Vietnamese DMZ


As a result of Geneva Conference in 1954, the French and Viet Minh came to an agreement to secure peace in Vietnam. All French forces in the North returned to the South while Viet Minh units in the South retreated from their positions and regrouped in North Vietnam. Vietnam was now split into two parts by the 17th parallel until the free election to be held in July 1956. This demarcation line was officially called the Vietnamese Demilitarized Zone (DMZ).

The DMZ ran along Ben Hai river to Vietnam-Laos eastern borders which is near the center of present-day Vietnam and extended 5 kilometres on both sides of the river. The DMZ’s width varied from 2.5 to 6 kilometers in most places yet about 10 kilometres in some others. As all armed forces had to be excluded on both sides of the line according to the agreement, the DMZ became a combat-free area.

Conflict at the DMZ

Five years after the establishment, the DMZ was firstly breached by the North Vietnam when the  Ho Chi Minh Trail was established across the line in 1959. In early 1960s, in order to maintain the secrecy of the trail, Hanoi rerouted it along the western end of the DMZ.

In early 1966, conflict began to escalate around the DMZ. In June 1966, PAVN forces launched their first conventional attack on U.S. Marines garrisoned in the hills of northern Quang Tri. In late February 1967, US forces began to retaliate by shelling PAVN bases in the north of the DMZ. The PAVN responded by using artillery in the north of the DMZ for large-scale shelling of US positions. The artillery duel lasted for more than a year until President Johnson decided to halt the bombing against North Vietnam.

During the period, U.S military also constructed an barrier system along the DMZ as an attempt to prevent infiltration of NVA forces into South Vietnam. The system was comprised of barbed wire, electrified fencing, land mines and military strongholds at geographically advantageous positions. It was later named the “McNamara Line” after U.S. Secretary of Defense Robert S. McNamara, who thought the system was able to stop the Northern communists. However, it turned out to be inefficient despite the high cost to build and maintain. On October 29, 1968, all its construction work along the DMZ was ceased marking the end of the McNamara Line.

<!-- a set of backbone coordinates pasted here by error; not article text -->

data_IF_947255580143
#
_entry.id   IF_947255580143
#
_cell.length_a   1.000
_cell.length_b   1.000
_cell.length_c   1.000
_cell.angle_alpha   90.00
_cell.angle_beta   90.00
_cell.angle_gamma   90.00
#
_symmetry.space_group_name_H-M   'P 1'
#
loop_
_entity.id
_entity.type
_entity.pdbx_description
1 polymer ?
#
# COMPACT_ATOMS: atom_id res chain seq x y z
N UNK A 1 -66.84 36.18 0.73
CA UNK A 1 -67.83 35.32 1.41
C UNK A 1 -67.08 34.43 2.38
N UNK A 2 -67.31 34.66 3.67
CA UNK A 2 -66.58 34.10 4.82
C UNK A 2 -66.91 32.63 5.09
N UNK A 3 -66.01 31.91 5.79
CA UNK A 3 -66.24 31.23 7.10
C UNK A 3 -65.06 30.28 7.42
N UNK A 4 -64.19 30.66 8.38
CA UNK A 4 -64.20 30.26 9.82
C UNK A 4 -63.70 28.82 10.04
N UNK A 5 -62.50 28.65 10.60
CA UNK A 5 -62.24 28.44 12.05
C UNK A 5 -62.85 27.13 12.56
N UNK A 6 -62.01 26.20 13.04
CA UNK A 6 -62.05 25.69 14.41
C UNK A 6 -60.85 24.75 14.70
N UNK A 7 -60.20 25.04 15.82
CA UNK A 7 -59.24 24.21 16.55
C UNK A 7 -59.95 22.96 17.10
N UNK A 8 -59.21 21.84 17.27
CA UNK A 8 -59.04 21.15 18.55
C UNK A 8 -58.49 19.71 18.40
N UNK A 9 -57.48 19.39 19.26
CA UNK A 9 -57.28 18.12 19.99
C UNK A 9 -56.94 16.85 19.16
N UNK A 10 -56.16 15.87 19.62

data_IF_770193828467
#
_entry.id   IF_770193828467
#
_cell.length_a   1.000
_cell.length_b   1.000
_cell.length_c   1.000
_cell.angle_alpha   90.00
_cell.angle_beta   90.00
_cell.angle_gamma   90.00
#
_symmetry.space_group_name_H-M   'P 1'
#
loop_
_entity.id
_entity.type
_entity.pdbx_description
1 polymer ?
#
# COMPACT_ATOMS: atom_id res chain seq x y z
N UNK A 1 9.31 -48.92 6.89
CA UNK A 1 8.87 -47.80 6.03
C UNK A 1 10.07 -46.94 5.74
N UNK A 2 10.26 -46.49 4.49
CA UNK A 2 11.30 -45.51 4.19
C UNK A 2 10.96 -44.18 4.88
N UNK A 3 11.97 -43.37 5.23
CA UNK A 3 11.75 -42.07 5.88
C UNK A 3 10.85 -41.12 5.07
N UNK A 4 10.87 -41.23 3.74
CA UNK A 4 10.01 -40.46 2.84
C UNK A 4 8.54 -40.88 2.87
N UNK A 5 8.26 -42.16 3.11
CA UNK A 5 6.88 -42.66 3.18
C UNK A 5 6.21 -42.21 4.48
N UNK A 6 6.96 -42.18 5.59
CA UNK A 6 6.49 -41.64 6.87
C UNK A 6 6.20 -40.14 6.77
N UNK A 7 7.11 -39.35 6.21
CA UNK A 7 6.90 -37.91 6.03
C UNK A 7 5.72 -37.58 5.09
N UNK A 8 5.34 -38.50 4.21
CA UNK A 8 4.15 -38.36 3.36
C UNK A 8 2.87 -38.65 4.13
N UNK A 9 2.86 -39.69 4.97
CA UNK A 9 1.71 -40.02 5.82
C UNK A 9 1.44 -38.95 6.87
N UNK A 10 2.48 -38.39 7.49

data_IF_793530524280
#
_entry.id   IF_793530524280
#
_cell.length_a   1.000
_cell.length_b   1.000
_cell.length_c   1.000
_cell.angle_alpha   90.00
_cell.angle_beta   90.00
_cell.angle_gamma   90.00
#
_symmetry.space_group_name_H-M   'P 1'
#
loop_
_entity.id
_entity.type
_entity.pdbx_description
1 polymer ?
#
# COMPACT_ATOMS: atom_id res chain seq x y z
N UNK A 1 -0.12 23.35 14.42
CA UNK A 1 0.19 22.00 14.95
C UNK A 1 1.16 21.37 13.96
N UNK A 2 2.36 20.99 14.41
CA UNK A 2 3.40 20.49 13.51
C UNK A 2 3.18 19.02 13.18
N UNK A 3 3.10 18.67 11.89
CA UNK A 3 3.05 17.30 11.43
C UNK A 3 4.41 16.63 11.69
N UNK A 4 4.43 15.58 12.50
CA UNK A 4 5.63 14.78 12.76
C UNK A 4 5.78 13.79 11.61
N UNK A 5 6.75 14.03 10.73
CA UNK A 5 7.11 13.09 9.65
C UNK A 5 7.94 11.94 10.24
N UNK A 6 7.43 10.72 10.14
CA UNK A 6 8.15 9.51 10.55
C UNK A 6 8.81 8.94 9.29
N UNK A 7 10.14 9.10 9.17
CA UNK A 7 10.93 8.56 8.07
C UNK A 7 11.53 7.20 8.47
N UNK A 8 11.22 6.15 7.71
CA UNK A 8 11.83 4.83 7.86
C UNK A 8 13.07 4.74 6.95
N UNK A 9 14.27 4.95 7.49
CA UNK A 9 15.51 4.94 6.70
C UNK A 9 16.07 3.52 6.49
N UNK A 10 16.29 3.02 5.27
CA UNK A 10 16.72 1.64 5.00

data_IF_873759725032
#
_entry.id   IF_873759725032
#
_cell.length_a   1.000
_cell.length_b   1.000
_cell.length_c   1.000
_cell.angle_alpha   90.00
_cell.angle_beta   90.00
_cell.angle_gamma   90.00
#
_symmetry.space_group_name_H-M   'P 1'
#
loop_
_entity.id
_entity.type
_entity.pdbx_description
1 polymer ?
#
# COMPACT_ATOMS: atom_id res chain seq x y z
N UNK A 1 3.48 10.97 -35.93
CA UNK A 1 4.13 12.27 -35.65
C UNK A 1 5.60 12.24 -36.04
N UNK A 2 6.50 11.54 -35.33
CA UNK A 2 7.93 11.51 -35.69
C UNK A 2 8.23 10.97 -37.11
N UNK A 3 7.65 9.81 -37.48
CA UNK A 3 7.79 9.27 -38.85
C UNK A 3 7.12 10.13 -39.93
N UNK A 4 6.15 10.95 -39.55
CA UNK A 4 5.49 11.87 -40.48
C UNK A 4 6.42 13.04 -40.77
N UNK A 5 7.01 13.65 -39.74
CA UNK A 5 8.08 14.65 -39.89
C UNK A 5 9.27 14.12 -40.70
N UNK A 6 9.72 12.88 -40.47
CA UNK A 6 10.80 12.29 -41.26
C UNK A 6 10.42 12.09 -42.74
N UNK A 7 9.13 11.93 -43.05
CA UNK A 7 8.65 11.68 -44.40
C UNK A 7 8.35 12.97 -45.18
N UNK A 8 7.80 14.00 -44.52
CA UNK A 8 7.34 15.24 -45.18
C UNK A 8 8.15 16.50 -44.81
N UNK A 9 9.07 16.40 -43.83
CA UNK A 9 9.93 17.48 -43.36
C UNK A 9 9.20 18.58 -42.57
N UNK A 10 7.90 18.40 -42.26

Under a new policy of Vietnamization, U.S. Army gradually withdrew from their fire bases in south of the DMZ.  To replace the US troops, ARVN deployed its 3rd Division along the DMZ in early 1972. Soon after the deployment, by the end of March 1972, the PAVN initiated their second massive attacks in South Vietnam, known as Easter Offensive. North Vietnamese 304th, 308th and 324B divisions were deployed to storm into the DMZ. After a month of fighting, on May 1, Quang Tri was eventually lost to the communists and the border was pushed 20 kilometers further south. On June 28, Saigon conducted a counterattack to take over the province. The battle lasted for nearly three months until 16 September when the ARVN retook most of their positions.

After the fall of Saigon in 1975, the DMZ had no further military significance. On 3 July 1976, the National Assembly of Vietnam officially disestablished the 17th parallel demilitarized zone.


Nowadays, the DMZ has become a popular tourist destination. Tourists can easily explore the DMZ by joining one of various well-organized tours from Hue. Many famous war settings located  around the DMZ such as Khe Sanh Combat Base, The Rockpile, Ho Chi Minh Trail, Vinh Moc Tunnels and Doc Mieu Station recall the intensity of heavy fighting occurred several decades ago.

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